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'They have not learned.' A pledge to fight the travel ban

Immigrant rights groups held a rally downtown Tuesday to protest the Supreme Court ruling that upheld the so-called Muslim travel ban.

The ACLU and other local groups say they’ll fight the ban, calling it shameful.

Mohamad Kilani, came from Everett for the rally. He immigrated to the U.S. from Iraq in 2001. Kilani sees the ruling as an extension of bigotry and white supremacy. He said he’s surprised that the high court justices don’t agree.

“The malicious intent was clear,” Kilani said. "There’s the law and then there’s the spirit of the law. When someone says all Muslims are rapists or terrorists or what have you the intent is pretty clear."

The rally was held on the steps of the William Kenzo Nakamura Courthouse. Speakers noted that Nakamura was a U.S. soldier whose family was interned during World War II.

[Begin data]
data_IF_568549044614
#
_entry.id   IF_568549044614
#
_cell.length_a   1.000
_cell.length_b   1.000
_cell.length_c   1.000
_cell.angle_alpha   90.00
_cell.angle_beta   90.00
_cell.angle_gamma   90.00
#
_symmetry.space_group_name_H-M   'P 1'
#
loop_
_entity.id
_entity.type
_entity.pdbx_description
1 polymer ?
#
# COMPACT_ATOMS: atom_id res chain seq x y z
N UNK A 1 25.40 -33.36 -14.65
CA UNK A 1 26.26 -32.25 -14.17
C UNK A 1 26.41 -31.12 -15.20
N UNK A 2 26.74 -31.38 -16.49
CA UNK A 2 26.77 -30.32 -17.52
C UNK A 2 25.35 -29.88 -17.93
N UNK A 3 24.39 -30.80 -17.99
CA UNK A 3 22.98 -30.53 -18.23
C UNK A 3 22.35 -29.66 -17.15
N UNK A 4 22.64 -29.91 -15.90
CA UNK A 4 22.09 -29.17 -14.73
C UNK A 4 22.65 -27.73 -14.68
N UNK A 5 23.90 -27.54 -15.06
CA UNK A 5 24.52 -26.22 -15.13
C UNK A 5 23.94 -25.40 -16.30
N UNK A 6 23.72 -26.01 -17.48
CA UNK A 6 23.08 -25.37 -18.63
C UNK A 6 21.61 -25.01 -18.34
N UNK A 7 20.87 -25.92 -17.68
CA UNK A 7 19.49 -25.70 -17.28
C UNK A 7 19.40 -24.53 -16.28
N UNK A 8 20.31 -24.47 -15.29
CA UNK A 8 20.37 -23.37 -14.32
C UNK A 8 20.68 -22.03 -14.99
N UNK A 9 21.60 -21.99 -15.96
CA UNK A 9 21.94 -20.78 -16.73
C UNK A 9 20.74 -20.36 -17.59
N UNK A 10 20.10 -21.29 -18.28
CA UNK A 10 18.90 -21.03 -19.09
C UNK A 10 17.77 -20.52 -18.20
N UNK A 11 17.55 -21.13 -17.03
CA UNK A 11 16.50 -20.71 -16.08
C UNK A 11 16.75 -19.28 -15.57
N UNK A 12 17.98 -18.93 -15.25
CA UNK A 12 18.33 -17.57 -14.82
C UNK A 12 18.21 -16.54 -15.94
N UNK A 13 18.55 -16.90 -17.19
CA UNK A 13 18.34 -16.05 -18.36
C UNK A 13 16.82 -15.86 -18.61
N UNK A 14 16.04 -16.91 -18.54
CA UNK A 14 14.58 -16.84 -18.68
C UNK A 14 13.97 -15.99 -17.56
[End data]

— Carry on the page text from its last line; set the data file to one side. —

Tessa Watanabe, a Muslim and fourth-generation Japanese-American, noted that her grandparents were held in internment camps. Watanabe said she goes to the mosque with fellow Muslims who are now barred from seeing their children or bringing their families here.

"The American government has not learned from the lesson of my grandmother, from the lesson of my grandfather," she said. "They have not learned. They were imprisoned, everything was stripped from them.”

The ban restricts travel from seven nations, five of which have mostly Muslim populations.

Correction 6/28/2018: An earlier version of this story misspelled Tessa Watanabe’s name.